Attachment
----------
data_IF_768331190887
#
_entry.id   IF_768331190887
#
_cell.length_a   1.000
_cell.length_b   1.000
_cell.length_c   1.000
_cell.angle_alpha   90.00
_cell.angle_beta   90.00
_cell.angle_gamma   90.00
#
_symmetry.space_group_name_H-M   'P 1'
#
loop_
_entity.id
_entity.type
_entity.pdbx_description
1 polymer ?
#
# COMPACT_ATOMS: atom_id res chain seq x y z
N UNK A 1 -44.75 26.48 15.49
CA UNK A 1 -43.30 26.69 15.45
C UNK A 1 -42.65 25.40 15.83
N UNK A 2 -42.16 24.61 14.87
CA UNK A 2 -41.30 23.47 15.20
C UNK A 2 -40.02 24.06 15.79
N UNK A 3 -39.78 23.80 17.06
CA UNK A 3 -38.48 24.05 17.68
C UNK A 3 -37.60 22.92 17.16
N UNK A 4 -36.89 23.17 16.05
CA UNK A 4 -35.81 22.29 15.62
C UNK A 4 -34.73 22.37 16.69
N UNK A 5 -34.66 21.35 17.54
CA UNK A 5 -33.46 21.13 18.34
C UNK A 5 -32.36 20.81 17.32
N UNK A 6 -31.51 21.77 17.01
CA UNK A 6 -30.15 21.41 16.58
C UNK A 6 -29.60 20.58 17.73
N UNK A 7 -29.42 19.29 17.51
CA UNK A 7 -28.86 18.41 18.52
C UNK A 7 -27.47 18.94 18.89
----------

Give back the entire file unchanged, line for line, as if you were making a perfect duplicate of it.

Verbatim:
data_IF_768331190887
#
_entry.id   IF_768331190887
#
_cell.length_a   1.000
_cell.length_b   1.000
_cell.length_c   1.000
_cell.angle_alpha   90.00
_cell.angle_beta   90.00
_cell.angle_gamma   90.00
#
_symmetry.space_group_name_H-M   'P 1'
#
loop_
_entity.id
_entity.type
_entity.pdbx_description
1 polymer ?
#
# COMPACT_ATOMS: atom_id res chain seq x y z
N UNK A 1 -44.75 26.48 15.49
CA UNK A 1 -43.30 26.69 15.45
C UNK A 1 -42.65 25.40 15.83
N UNK A 2 -42.16 24.61 14.87
CA UNK A 2 -41.30 23.47 15.20
C UNK A 2 -40.02 24.06 15.79
N UNK A 3 -39.78 23.80 17.06
CA UNK A 3 -38.48 24.05 17.68
C UNK A 3 -37.60 22.92 17.16
N UNK A 4 -36.89 23.17 16.05
CA UNK A 4 -35.81 22.29 15.62
C UNK A 4 -34.73 22.37 16.69
N UNK A 5 -34.66 21.35 17.54
CA UNK A 5 -33.46 21.13 18.34
C UNK A 5 -32.36 20.81 17.32
N UNK A 6 -31.51 21.77 17.01
CA UNK A 6 -30.15 21.41 16.58
C UNK A 6 -29.60 20.58 17.73
N UNK A 7 -29.42 19.29 17.51
CA UNK A 7 -28.86 18.41 18.52
C UNK A 7 -27.47 18.94 18.89